The leader of the 72 million troubled Anglican Communion, Dr Rowan Williams, is on his second visit to Africa, after visiting West Africa last year. The Archbishop who is out to meet bishops from the Great Lakes Region witnessed a Bishop’s coronation in Burundi and will visit Kenya for one day. The Archbishop of Canterbury’s first visit ever to East Africa comes on the wake of vexing issues such as the venue of the 2008 Lambeth conference, the doctrinal and canonical issues and a call from the World Council of Churches (WCC) to have economic boycott on Israel. Other concerns include the ordination of women bishops which is currently being debated in the UK. Of special significance to Africa however is the Gay debate in relation to funding.
The African clergy is giving a resounding No! to ideology brewed abroad and imposed on them. Kenyan Bishops represented by Archbishop Benjamen Nzimbi have publicly affirmed that on issues to do with electing gay bishops and honoring same sex marriages, they disagree with the Church of England even if it means forfeiting the aid (in millions) that they have been receiving from overseas. This stand has been echoed by Peter Akinola, the Nigerian Bishop. Nzimbi and Akinola say that they are willing to do without money to remind the church of its mission. “If money is being used to disgrace the gospel, then we don’t need it!” remarks Bishop John Rucyhana of the Diocese of Shiya (Rwanda).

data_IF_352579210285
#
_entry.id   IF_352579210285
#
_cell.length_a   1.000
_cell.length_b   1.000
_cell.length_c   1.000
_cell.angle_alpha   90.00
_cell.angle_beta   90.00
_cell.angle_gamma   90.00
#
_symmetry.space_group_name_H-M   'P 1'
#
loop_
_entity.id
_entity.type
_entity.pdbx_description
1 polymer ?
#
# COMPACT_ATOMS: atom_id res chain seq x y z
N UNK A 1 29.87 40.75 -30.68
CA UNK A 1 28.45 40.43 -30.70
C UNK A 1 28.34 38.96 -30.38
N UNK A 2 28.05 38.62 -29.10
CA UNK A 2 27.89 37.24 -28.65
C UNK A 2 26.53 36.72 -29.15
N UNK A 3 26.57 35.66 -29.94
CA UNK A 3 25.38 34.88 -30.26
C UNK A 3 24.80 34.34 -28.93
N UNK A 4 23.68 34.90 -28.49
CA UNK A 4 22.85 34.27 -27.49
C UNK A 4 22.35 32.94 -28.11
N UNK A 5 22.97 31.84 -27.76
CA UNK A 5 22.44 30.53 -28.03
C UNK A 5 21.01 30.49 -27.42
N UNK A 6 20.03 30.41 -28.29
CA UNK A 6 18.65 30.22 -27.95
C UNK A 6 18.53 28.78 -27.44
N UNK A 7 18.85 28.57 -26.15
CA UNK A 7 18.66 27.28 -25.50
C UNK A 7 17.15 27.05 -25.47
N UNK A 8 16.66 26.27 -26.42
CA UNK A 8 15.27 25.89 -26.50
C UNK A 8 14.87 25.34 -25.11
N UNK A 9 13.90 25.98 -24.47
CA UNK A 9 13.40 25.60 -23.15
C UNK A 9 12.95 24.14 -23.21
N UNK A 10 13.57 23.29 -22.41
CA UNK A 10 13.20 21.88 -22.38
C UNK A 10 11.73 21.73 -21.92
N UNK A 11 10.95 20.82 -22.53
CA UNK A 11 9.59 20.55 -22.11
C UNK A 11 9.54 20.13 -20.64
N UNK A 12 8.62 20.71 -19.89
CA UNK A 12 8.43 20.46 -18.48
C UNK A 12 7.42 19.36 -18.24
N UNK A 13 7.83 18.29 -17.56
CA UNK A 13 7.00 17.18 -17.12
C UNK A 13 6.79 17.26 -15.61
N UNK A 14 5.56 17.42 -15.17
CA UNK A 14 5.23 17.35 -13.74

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Colonel Muammar Gaddafi of Libya, while addressing heads of the African Union recently, shares his dream of a united Africa. A dream that leaders such as Kwame Nkrumah of Ghana had: “We have to be united. We do not have to compromise our sovereignty, in large and small matters. This is imperative if we have to achieve total liberation for our continent. Lack of unity has resulted to the average African paying a price in the form of subjugation to disease, exploitation, backwardness and blackmail. Our national autonomy is violated by lack of African unity. That is why we agree to compromise it with foreign powers.”
According to Gaddafi, “We have to adapt our lives in a way that is different in terms of social and economic matters but not to reject cooperation with the international community. Such cooperation should be based on mutual benefit and respect.”
The Libyan leader explains that Africans are being subjected to a double faced phenomenon which is benign on the surface and malicious underneath. There is an attempt to promote proposals aimed at extending support to Africa, he agrees, but when such proposals are linked to humiliating conditions that call for compromise, Africans should reject them.
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